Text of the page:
The cruising industry has been gradually moving away from traditional buffet dining for a variety of reasons; not least due to cost and changing consumer attitudes. Paul Ludlow, P&O Cruises president, is quick to point out “guests are increasingly looking for choice”, adding, “our newest ship, Arvia, features more than 30 places to eat and drink with new restaurants created exclusively for the ship”.

Green & Co feat. Mizuhana, for example, offers guests crafted fish and plant-based dishes reflecting new tastes and preferences, while 6th Street Diner is a relaxed, all-American-styled diner serving breakfast, brunch, dinner and sweet treats, accompanied with music and ice-cold cocktails.

With its selected ambassadors (or ‘food heroes’ as the company refer to them) headlining food and beverage offerings, P&O is setting a new mark for dining. What this means in practical terms is that, in addition to the variety of food and dining options available, the company endeavours to provide guests with “an authentic experience both on board and onshore, which is why our menus increasingly reflect the many destinations we visit”, as Ludlow describes it.

“For example, in The Beach House on Arvia, local food hero Shivi Ramoutar celebrates her passion for Caribbean cuisine with a range of dishes including her jerk chicken supreme with rice and peas, coleslaw, shallow-fried plantain and a Jamaican cornmeal speciality known as ‘festivals’,” explains Ludlow.

“On Iona, there are menus inspired by Spain and Norway, the countries Iona visits, including a tapas menu in The Glass House by Spanish chef José Pizarro and a six-course tasting menu by Norwegian chef Kjartan Skjelde, exclusively for The Epicurean [restaurant],” he adds.

More generally, it has long been said that the cruise line industry is moving away from traditional buffets – something that is currently being seen elsewhere in hospitality, like at some resorts along the Las Vegas Strip, for example.

Linken D’Souza, vice-president of food and beverage at Royal Caribbean International, is quick to push back at this suggestion, though. “You cannot compare our Windjammer Marketplace [Royal Caribbean’s buffet eatery] to buffets at resorts in Las Vegas, as it is a key element of the experience on board our ships,” he argues. “The Windjammer Marketplace provides an extensive selection of global flavours and continues to be a hit with our guests. In fact, on our newest ship, Wonder of the Seas, we built the world’s largest buffet at sea.”

D’Souza adds: “When we designed Wonder, we also incorporated a new element, ‘Kidsjammer’, which features dishes specially designed for our younger cruisers offered at a lower height. We will continue to innovate and enhance our Windjammer Marketplace experience as it remains a key staple in our on-board offering.”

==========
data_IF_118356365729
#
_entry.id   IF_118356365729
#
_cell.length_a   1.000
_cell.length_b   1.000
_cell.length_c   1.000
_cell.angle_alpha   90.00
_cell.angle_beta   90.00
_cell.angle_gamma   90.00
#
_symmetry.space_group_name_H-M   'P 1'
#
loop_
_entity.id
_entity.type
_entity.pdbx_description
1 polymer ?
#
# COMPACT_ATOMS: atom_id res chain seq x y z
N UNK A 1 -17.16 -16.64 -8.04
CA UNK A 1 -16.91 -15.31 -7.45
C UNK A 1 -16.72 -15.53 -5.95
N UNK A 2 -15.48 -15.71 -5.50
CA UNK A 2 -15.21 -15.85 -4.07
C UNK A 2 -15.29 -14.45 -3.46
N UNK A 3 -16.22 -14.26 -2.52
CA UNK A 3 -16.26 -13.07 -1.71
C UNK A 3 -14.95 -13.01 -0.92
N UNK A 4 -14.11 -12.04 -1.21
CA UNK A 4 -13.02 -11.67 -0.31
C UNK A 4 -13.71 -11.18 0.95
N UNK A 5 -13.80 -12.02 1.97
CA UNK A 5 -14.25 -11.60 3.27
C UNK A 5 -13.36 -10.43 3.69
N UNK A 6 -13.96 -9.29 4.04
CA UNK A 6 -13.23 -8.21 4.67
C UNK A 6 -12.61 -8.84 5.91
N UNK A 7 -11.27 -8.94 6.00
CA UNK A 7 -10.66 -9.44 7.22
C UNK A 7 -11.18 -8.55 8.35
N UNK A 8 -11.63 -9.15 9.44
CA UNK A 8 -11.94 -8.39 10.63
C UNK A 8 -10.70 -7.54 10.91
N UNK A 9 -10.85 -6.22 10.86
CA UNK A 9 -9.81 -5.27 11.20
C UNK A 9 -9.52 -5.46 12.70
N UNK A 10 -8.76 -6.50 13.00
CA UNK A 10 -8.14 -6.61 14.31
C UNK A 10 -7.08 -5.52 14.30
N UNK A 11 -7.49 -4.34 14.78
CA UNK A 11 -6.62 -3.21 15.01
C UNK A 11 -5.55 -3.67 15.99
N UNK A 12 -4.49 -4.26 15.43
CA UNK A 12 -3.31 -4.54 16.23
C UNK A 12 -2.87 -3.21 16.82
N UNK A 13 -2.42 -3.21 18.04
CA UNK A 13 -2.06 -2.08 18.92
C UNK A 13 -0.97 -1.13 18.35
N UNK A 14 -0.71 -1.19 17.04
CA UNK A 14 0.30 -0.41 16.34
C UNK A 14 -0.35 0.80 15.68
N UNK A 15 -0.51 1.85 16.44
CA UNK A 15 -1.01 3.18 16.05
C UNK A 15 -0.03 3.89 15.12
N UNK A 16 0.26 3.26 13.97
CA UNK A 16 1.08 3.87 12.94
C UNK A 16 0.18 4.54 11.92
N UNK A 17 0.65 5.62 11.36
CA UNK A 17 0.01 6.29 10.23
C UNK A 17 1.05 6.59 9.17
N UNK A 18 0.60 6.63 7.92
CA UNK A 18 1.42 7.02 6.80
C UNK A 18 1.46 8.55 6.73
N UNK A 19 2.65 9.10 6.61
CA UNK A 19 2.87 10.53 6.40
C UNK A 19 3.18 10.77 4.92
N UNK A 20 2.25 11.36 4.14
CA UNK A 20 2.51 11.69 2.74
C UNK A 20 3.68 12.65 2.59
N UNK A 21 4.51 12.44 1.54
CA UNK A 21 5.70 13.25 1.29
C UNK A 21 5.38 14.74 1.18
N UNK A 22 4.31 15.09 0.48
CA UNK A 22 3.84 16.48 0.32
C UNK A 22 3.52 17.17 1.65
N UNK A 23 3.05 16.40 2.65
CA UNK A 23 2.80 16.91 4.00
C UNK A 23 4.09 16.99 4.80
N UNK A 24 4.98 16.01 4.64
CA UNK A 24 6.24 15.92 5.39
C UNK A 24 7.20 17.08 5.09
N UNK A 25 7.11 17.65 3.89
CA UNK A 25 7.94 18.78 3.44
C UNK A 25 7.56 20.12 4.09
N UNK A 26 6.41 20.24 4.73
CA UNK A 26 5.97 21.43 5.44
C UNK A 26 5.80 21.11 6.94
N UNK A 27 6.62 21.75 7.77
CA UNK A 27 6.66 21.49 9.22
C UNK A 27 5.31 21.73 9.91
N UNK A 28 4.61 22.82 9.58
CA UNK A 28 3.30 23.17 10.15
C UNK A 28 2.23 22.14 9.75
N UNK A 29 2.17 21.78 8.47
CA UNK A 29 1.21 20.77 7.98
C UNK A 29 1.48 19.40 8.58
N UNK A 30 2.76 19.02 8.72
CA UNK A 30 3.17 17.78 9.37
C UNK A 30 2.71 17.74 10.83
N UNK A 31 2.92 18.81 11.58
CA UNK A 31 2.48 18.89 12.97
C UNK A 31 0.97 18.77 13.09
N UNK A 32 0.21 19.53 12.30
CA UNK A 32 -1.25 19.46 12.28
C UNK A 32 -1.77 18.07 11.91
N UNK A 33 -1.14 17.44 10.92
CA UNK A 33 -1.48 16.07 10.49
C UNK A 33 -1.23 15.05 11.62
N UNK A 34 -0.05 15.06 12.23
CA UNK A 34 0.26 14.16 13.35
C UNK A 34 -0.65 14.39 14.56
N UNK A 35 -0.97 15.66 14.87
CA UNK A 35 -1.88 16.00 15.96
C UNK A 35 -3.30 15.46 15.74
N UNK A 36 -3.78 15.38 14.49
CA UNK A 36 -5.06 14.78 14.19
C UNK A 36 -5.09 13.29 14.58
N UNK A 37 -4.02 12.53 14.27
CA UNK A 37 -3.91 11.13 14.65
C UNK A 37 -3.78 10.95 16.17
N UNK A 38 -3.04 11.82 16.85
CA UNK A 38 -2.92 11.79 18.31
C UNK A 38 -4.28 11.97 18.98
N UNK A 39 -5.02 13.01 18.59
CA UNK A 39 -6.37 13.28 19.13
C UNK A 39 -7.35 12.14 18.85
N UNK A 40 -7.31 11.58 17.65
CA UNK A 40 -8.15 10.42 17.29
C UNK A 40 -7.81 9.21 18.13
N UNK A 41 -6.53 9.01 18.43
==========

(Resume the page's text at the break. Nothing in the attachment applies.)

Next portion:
In addition to Windjammer Marketplace, there are more than 165 different restaurant and bar experiences holidaymakers can enjoy throughout the Royal Caribbean fleet and its private destinations.

“They have all been thoughtfully designed, and by that, I mean we are continuously reviewing our guests’ feedback, market research and consumer trends to ensure they are at the heart of each and every concept,” says D’Souza. This means creating various experiences; ranging from a quick, casual bite, to fine dining. And with ample variety across all its menus – including those for kids – guests of any age and background now have an abundance of options and will never need to compromise on their dining experience.

Back in November 2022, Symphony of the Seas was the first ship in Royal Caribbean’s fleet to test its next-generation dining menu. The updated selection of dishes invites guests to explore their palates, with each night’s cuisine inspired by theme nights from areas across the globe.

“During our test, we partnered with our consumer insights team to get real-time guest feedback, which we continue to incorporate into the new menu. Our updates will enhance guests’ dining experiences by introducing flavourful new dishes and enhancing the pace of service,” says D’Souza.

 Finding favourites

Meanwhile, at Carnival Cruise Lines, Richard Morse, senior vice-president of food and beverage, highlights the obvious point that good food is an important part of any vacation – whether on land or at sea.

“For us, as the experiences on our ships have grown, our food offerings have expanded. You can see [that] on board our new Excel-class ships, [we] don’t just have more food options than ever before, but also offer unique concepts creating experiences that provide a richer vacation overall.” This includes Emeril’s Bistro 1397, now found on two ships, with its menu of Creole dishes straight from the heart of New Orleans.